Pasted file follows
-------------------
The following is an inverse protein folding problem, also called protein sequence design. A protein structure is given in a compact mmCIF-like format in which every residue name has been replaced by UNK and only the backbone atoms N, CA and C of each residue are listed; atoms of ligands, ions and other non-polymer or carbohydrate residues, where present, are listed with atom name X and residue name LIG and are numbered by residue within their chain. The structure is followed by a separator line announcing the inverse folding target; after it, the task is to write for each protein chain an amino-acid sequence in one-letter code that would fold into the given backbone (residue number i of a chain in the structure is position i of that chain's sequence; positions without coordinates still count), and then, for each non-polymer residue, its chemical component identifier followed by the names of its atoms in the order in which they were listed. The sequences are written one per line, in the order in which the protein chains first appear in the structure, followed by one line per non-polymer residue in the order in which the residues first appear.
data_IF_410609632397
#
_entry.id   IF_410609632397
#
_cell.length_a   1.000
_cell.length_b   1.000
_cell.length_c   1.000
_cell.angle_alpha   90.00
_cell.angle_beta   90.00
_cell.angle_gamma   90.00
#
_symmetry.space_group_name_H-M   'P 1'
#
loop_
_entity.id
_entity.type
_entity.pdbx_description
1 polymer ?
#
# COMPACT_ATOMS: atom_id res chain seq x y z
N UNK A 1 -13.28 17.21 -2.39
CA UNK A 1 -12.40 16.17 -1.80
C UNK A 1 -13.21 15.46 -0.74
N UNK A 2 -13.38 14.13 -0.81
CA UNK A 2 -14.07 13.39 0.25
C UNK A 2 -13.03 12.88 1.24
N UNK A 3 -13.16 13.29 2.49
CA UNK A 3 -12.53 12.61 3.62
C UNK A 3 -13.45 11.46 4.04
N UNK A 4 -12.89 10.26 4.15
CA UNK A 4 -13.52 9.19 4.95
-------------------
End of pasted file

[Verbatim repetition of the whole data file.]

The following is an inverse protein folding problem, also called protein sequence design. A protein structure is given in a compact mmCIF-like format in which every residue name has been replaced by UNK and only the backbone atoms N, CA and C of each residue are listed; atoms of ligands, ions and other non-polymer or carbohydrate residues, where present, are listed with atom name X and residue name LIG and are numbered by residue within their chain. The structure is followed by a separator line announcing the inverse folding target; after it, the task is to write for each protein chain an amino-acid sequence in one-letter code that would fold into the given backbone (residue number i of a chain in the structure is position i of that chain's sequence; positions without coordinates still count), and then, for each non-polymer residue, its chemical component identifier followed by the names of its atoms in the order in which they were listed. The sequences are written one per line, in the order in which the protein chains first appear in the structure, followed by one line per non-polymer residue in the order in which the residues first appear.
data_IF_410609632397
#
_entry.id   IF_410609632397
#
_cell.length_a   1.000
_cell.length_b   1.000
_cell.length_c   1.000
_cell.angle_alpha   90.00
_cell.angle_beta   90.00
_cell.angle_gamma   90.00
#
_symmetry.space_group_name_H-M   'P 1'
#
loop_
_entity.id
_entity.type
_entity.pdbx_description
1 polymer ?
#
# COMPACT_ATOMS: atom_id res chain seq x y z
N UNK A 1 -13.28 17.21 -2.39
CA UNK A 1 -12.40 16.17 -1.80
C UNK A 1 -13.21 15.46 -0.74
N UNK A 2 -13.38 14.13 -0.81
CA UNK A 2 -14.07 13.39 0.25
C UNK A 2 -13.03 12.88 1.24
N UNK A 3 -13.16 13.29 2.49
CA UNK A 3 -12.53 12.61 3.62
C UNK A 3 -13.45 11.46 4.04
N UNK A 4 -12.89 10.26 4.15
CA UNK A 4 -13.52 9.19 4.95